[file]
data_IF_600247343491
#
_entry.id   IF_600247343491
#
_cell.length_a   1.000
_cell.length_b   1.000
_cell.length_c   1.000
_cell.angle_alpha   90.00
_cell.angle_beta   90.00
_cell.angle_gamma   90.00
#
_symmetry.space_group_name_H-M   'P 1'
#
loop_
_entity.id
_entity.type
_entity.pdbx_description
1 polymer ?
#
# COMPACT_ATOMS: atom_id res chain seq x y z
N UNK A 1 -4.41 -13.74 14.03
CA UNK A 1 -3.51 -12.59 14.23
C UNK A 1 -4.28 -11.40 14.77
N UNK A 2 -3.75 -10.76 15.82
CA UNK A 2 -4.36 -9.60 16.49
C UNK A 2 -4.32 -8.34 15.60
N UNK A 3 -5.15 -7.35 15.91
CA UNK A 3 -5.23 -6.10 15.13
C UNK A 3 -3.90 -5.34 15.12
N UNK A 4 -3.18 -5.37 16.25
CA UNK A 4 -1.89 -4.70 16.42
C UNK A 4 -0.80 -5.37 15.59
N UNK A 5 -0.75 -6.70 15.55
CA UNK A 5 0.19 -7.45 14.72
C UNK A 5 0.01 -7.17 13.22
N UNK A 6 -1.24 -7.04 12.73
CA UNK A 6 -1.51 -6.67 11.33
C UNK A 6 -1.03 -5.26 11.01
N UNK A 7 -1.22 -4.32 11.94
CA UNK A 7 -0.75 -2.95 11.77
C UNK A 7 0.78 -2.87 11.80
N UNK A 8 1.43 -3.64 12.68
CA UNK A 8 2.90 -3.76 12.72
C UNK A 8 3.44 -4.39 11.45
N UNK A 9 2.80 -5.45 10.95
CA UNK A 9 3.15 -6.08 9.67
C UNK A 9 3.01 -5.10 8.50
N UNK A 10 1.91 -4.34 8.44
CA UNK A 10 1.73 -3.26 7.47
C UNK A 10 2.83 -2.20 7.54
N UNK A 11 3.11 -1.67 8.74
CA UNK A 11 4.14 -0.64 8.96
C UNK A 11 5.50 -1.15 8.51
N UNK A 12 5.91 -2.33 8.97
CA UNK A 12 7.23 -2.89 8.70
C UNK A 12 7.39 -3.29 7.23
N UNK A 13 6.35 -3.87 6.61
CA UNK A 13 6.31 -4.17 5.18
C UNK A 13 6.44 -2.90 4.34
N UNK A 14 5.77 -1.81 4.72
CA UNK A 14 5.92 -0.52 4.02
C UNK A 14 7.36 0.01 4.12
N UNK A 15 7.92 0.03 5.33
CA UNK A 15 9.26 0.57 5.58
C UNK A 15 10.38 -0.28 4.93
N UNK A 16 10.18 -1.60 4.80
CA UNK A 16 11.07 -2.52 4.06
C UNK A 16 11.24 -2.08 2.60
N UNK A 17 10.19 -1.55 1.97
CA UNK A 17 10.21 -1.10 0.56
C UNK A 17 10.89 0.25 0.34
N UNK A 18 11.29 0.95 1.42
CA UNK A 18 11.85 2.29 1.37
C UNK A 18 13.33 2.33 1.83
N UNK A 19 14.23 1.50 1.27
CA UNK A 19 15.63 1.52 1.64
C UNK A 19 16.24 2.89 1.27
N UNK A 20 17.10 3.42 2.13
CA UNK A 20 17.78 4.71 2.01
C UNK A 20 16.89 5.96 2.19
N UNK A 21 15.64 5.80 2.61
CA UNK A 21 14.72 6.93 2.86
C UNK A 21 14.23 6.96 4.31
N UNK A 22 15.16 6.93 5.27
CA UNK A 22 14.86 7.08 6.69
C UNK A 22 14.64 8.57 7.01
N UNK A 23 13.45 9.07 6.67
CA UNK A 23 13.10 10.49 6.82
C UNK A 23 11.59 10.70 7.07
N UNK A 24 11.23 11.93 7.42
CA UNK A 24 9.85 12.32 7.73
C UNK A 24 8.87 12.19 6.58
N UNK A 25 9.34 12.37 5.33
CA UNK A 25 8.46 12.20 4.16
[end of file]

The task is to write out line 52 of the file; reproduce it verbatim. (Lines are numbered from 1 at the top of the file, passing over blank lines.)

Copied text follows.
CA UNK A 11 4.14 -0.64 8.96